The city lights of Colombia’s urban centers cannot compare to the dramatic transformation that takes place during Christmas time, when people’s festive cheer takes the form of millions of lights in all shapes, forms and sizes.
When night falls, extravagant designs invade the streets of the the country’s big cities, giving new color to the concrete landscape. Elsewhere, historic neighborhoods come alive with a warm glow that seem to say Christmas is near.
Whichever the preference, Colombia offers festive lights for all tastes, for which we’ve selected five of the nation’s top destinations this December.
The Christmas lights of Medellin are not mere decorations, they’re stand-alone works of art. All it takes is a stroll down the streets of the center or a trip to the banks of the Medellin River to revel in the more than 27 million lights transforming the world’s most innovative city into a sensory experience worthy of a Colombian December.
Overwhelming constructions that take over the central streets of Antioquia’s capital in a sea of dazzling, beaming color that renders the most popular highways unrecognizable by night.
The 60,000 people a day that are expected to visit Medellin’s urban decorations will struggle to find more impressive sights than the 3,000 candles that appear to float above the waters of the Medellin River, the lofty tower that casts its glow across the paved stones of “La Playa” in the heart of town or the giant candle flickering against the night sky from the heights of the Cerro Nutibara.
Aptly named “Our Christmas,” this year’s Christmas decorations are characterized by immense incandescent houses, a vividly-colored homage to Antioquian architecture and practices.
And this is exactly the aim of the city’s 2013 ritual – “to hold on to tradition, strengthen values and celebrate the family” – tells the public utilities company Empresas Publicas de Medellin (EPM), which is once again responsible for lighting up the Paisan Christmas.
It is not only the official decorations that brighten the holiday season, however. Every district and every neighborhood appears to be in competition as to who can cover the most surfaces in fairy lights, adornments and gleaming ornaments. Few neighborhoods in town deny passerby a spectacle of homemade decorations or illuminated scenes representing the birth of Christ.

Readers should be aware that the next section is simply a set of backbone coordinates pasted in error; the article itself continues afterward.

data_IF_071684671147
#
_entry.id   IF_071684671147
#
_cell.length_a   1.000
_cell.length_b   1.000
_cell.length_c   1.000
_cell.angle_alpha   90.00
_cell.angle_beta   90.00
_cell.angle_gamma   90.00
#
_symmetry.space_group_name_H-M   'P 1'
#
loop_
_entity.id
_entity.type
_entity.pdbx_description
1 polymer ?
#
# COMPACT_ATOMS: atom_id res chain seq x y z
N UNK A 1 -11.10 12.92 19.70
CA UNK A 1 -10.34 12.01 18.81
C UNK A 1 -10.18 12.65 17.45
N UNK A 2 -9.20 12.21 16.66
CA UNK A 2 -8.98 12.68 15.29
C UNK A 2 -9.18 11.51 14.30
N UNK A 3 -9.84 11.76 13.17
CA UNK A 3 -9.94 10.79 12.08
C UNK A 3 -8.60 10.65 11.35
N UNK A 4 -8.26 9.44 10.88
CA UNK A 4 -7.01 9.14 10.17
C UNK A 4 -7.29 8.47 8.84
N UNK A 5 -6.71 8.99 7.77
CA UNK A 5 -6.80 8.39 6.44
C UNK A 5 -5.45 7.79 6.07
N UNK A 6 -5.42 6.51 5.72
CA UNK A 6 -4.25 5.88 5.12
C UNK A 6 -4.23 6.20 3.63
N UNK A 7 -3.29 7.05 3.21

The exhibition includes a hologram and video mapping show, projecting the history of Antioquia on the Metropolitan Cathedral of Medellin.
The festive lights will carry on throughout the month, lasting up until Epiphany on Jan. 6, concluding the Christmas holidays.
All around the nation’s capital, the Ruta de la Navidad brings something different to celebrating Colombians and tourists alike – synchronized water, sound and light shows characterize this year’s Christmas spectacle.
A further 12 million lights awaken the city’s Christmas spirit, in a never-before-seen spectacle of exhibits and free events.
More than 500 water shows by the same organization that has graced Mexico, Chile, Brazil, and Celine Dion concerts in the past are a key feature of the scenic route.
Pools, snow machines, glowballs and a 100 meter Christmas tree have also cropped up in various places, in this multi-million dollar makeover.
Such is the motto for the Christmas lights spectacle of the emblematic city of Cartagena.
4 million LED lights illuminate streets, avenues and squares in and around the world-famous historic center, with its old city gates, balconies and churches.
Guided tours help discover these festive marvels twice a night, organized and carried out by the seaside city’s sight-seeing bus companies.
6 meter high nativity scenes will tower over visitors in not one but three places scattered around town.
The “mother city” of Antioquia, known and loved for its historical and cultural value, reignites the warm glow of Christmas time.
Winner of the “Light up happiness” competition, Santa Fe’s palaces, parks, and cathedrals will be illuminated over the coming weeks. Although the embellishment of the city’s colonial architecture and a nativity scene of 200 statues won’t be the only attraction to the centenarian locality this month.
“In December, our city will get many visitors because of its 472-year anniversary since its foundation, its Cinema and Video Festival, and traditional celebrations,” Frey León Rodríguez Vargas, the mayor of Santa Fe, exlpained.
A relatively small city compared to the urban sprawls of Bogota and Medellin, Tunja nonetheless manages to impress when it comes festive decorations.
When the capital of the Boyaca state switches on its one million lights come nightfall, a multicolored mesh illuminates the main streets, while the Hunzahua Well glows with hundreds of stars, trees and wild animals.
A special set of decorations brighten Bolivar square, where huge iron constructions figure traditional features of Boyaca culture.
In addition, a folkloric festival leading up to Christmas day offers visitors another reason to get out of the big city and head to the historic city of Tunja.
- Alumbrado Navideño de Medellín: Una invitación para vivir ¡Nuestra Navidad! (Empresa de Servicios Publicos de Medellin)
- Which Cities Are World’s Most Innovative? (Urban Land Magazine)
- Hoy se enciende la Ruta de la Navidad en Bogotá (Caracol Radio)
- Hoy se enciende la Navidad en la capital (Semana)
- En vacaciones la Ruta de la Luz te espera en Cartagena de Indias (Cartagena Tourism Corporation)
- Vea las luces de otra ciudad, arme paseo a Tunja (Publimetro)
- No se pierda la ‘ruta de las luces’, en Boyacá (El Tiempo)
- Cinco destinos que brillan en Colombia en Navidad (Vanguardia)